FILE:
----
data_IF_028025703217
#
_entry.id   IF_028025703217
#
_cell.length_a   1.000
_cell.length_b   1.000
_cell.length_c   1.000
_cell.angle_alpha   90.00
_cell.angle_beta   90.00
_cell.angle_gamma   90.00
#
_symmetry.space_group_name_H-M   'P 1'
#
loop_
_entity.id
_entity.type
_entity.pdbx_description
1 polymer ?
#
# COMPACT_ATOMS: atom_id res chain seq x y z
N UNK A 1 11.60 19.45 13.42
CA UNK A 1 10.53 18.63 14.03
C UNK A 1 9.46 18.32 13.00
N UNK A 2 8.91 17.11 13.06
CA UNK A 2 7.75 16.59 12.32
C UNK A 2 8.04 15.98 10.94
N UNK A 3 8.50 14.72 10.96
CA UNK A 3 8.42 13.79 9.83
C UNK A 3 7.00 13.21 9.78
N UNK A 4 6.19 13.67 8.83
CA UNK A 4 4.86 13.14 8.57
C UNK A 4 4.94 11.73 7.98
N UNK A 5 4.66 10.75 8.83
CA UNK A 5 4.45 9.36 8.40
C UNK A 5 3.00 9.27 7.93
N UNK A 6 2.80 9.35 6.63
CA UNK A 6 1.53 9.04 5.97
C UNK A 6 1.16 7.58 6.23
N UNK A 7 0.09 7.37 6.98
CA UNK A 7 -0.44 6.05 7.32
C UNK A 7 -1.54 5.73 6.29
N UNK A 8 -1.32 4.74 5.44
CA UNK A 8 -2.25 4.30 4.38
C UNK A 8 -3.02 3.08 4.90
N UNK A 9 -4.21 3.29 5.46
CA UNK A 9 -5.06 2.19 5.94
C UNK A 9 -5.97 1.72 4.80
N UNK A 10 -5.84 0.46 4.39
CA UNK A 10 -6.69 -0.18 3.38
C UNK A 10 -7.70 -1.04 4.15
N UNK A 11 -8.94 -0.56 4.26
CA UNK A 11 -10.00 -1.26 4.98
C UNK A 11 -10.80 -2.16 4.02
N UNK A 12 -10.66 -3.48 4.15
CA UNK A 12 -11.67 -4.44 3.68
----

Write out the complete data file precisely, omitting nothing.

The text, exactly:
data_IF_028025703217
#
_entry.id   IF_028025703217
#
_cell.length_a   1.000
_cell.length_b   1.000
_cell.length_c   1.000
_cell.angle_alpha   90.00
_cell.angle_beta   90.00
_cell.angle_gamma   90.00
#
_symmetry.space_group_name_H-M   'P 1'
#
loop_
_entity.id
_entity.type
_entity.pdbx_description
1 polymer ?
#
# COMPACT_ATOMS: atom_id res chain seq x y z
N UNK A 1 11.60 19.45 13.42
CA UNK A 1 10.53 18.63 14.03
C UNK A 1 9.46 18.32 13.00
N UNK A 2 8.91 17.11 13.06
CA UNK A 2 7.75 16.59 12.32
C UNK A 2 8.04 15.98 10.94
N UNK A 3 8.50 14.72 10.96
CA UNK A 3 8.42 13.79 9.83
C UNK A 3 7.00 13.21 9.78
N UNK A 4 6.19 13.67 8.83
CA UNK A 4 4.86 13.14 8.57
C UNK A 4 4.94 11.73 7.98
N UNK A 5 4.66 10.75 8.83
CA UNK A 5 4.45 9.36 8.40
C UNK A 5 3.00 9.27 7.93
N UNK A 6 2.80 9.35 6.63
CA UNK A 6 1.53 9.04 5.97
C UNK A 6 1.16 7.58 6.23
N UNK A 7 0.09 7.37 6.98
CA UNK A 7 -0.44 6.05 7.32
C UNK A 7 -1.54 5.73 6.29
N UNK A 8 -1.32 4.74 5.44
CA UNK A 8 -2.25 4.30 4.38
C UNK A 8 -3.02 3.08 4.90
N UNK A 9 -4.21 3.29 5.46
CA UNK A 9 -5.06 2.19 5.94
C UNK A 9 -5.97 1.72 4.80
N UNK A 10 -5.84 0.46 4.39
CA UNK A 10 -6.69 -0.18 3.38
C UNK A 10 -7.70 -1.04 4.15
N UNK A 11 -8.94 -0.56 4.26
CA UNK A 11 -10.00 -1.26 4.98
C UNK A 11 -10.80 -2.16 4.02
N UNK A 12 -10.66 -3.48 4.15
CA UNK A 12 -11.67 -4.44 3.68